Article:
Oh, the Places Wii U Go! [ COMIC ]


I’ve never been a gritty realism sort of gamer. I’ve always gravitated towards plaformers and Japanese RPGs. Those games don’t usually pride themselves on showing how graphic war/life “truly” is and that’s okay.

For example, right now I am playing Rogue Galaxy. There is a purple toad in the game named Toady who when fed two weapons of the same variety can synthesis them in his mouth into a new weapon. That’s the type of surrealism that I find fun in game. Another example is a game I have waiting in the wing, when I get a chance, Chu♥lip. That you can research yourself if you’re want more information, but let’s just say it’s nontraditional.

Nonetheless, this is what kind of gamer I am. Doesn’t mean I cannot enjoy Batman: Arkham City or The Elder Scrolls V: Skyrim, it just means I gravitate towards the surreal and silly over the dark and gritty. There’s a limitless palette of colors in the spectrum, I actually like my video games to use them.


  • Martijngamer

    What are you doing in my head?! Couldn’t have conveyed my feelings any better.

  • Triaxx2

    Taking hyper-realism syndrome into account, Okami is one my favorite games. That said I am excited beyond comprehension for Arkham City Armored Edition. On the other hand, the very cartoonish project P-100 looks like more fun than is actually legal.

  • BigLord

    There’s one thing I really REALLY dislike about Nintendo, and that is their console’s online capabilities. The Wii was, overall, a disappointment in that area. I played just a few games on Steam and it blew me away, not because the games were good (they were), but because of the ways you can communicate with everyone, every time, using Steam chat.

    Why wasn’t there a Wii Chat? Even the name is a pun, it would fit perfectly. Also, friend codes. FRIEND CODES. AAAAAAAAAAAAAAAAAAAAAAAAAAAAAAAAAAAAAAAAAAA~

    *ahem* other than that, I really like Nintendo and their games, specially the SSB series. Can’t wait for WiiU, but I won’t be buying it at launch :) reason: I live in Portugal. Guess.

    • Diego Arthur

      I Agree, the online sistem is poor. But I also disliked games that forced me to use motion controles where there was no need to do so (a button press could do the same job). For example:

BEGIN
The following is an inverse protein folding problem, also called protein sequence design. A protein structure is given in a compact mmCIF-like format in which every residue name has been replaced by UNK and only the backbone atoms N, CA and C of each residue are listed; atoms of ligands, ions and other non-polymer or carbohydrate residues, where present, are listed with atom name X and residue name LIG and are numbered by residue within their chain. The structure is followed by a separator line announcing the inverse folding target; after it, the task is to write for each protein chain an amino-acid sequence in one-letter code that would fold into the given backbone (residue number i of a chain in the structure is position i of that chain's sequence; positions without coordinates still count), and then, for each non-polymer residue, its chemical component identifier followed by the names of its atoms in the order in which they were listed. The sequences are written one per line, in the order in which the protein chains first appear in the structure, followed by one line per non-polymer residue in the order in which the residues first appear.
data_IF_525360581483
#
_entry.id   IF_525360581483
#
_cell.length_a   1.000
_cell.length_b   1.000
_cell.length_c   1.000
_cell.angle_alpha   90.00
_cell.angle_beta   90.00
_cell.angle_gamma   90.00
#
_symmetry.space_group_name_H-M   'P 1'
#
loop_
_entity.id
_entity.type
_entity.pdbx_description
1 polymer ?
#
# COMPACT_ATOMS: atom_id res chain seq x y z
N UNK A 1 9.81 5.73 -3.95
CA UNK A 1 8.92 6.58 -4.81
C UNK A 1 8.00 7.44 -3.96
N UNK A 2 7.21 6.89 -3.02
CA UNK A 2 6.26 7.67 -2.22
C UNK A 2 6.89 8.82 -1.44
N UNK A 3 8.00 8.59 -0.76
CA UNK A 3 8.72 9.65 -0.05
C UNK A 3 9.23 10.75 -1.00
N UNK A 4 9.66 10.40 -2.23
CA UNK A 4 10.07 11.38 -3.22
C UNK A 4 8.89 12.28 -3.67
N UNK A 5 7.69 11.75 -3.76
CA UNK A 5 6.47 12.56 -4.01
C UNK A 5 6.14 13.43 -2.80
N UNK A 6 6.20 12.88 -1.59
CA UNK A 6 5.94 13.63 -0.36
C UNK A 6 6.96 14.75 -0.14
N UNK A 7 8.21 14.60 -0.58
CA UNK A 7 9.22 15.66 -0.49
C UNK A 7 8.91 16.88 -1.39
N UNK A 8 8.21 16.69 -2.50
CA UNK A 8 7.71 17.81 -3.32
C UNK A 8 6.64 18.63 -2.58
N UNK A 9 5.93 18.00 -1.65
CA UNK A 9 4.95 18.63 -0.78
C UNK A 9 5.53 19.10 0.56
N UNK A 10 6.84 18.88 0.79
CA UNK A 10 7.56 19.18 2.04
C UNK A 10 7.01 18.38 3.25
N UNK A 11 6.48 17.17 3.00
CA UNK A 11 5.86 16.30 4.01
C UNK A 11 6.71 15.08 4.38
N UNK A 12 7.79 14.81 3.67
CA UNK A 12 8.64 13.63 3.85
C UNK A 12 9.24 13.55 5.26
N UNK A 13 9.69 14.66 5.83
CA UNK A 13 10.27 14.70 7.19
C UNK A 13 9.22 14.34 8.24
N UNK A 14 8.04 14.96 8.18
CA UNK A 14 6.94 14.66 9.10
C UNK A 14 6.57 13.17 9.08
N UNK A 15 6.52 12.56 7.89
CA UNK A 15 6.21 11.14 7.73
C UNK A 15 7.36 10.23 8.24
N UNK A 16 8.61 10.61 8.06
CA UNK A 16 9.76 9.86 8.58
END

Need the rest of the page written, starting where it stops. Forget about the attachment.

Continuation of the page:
Mario galaxy – Shake to spin
      Donkey Kong – Shake to slap the floor
      And other games that do the same.
      For games that actually use the motion control in a interesting way like Skyward Sword (where you dont have to shake aimlessly the control), I have nothing against.

      • Triaxx2

        On the other hand, there were areas where when you translated a game, say Okami, or RE4, because of the placement of the buttons, there wasn’t really a way to effectively do some of the things with buttons. Running in RE4 used A/b buttons on the GC controller, but try pressing and releasing them fast enough on the Wii-mote and it’s just not going to happen. Or punching the button quick enough to keep up a combo with Okami’s rosary weapons. Very hard.

        Why not? The control is one handed, meaning you only have one arm to work with and you’re both trying to push, and pull. I think the larger, two handed WiiU controller will be able to avoid that, since you’ve got a much more stable controller. And the option to use the Wii-mote for waggle if you prefer that.

        Personally, I rather like waggle, because it gives my arm a good work out.

        • Diego Arthur

          Hum, in the end it’s a question of opinion. So when you said “the option to use the Wii-mote for waggle” I could not agree more. I would love to be able to choose between different controls styles. I actually like games like goldeneye where I can choose even my GC controller if I want to.

          Ps. I dont belive that waggling the wii mote can be considered as a work out.

          • Chrispy

            This! For example, I loved the first two Metroid Prime games on the Gamecube, bought the third on the Wii and can’t stand the controls. Never got anywhere because I’d rather play it like a standard FPS with standard controls, or at least like a mouse+keyboard emulation, instead of the on-rails, but not, way it’s set-up. Killed all my interest in playing anything else on the Wii.

  • Jeff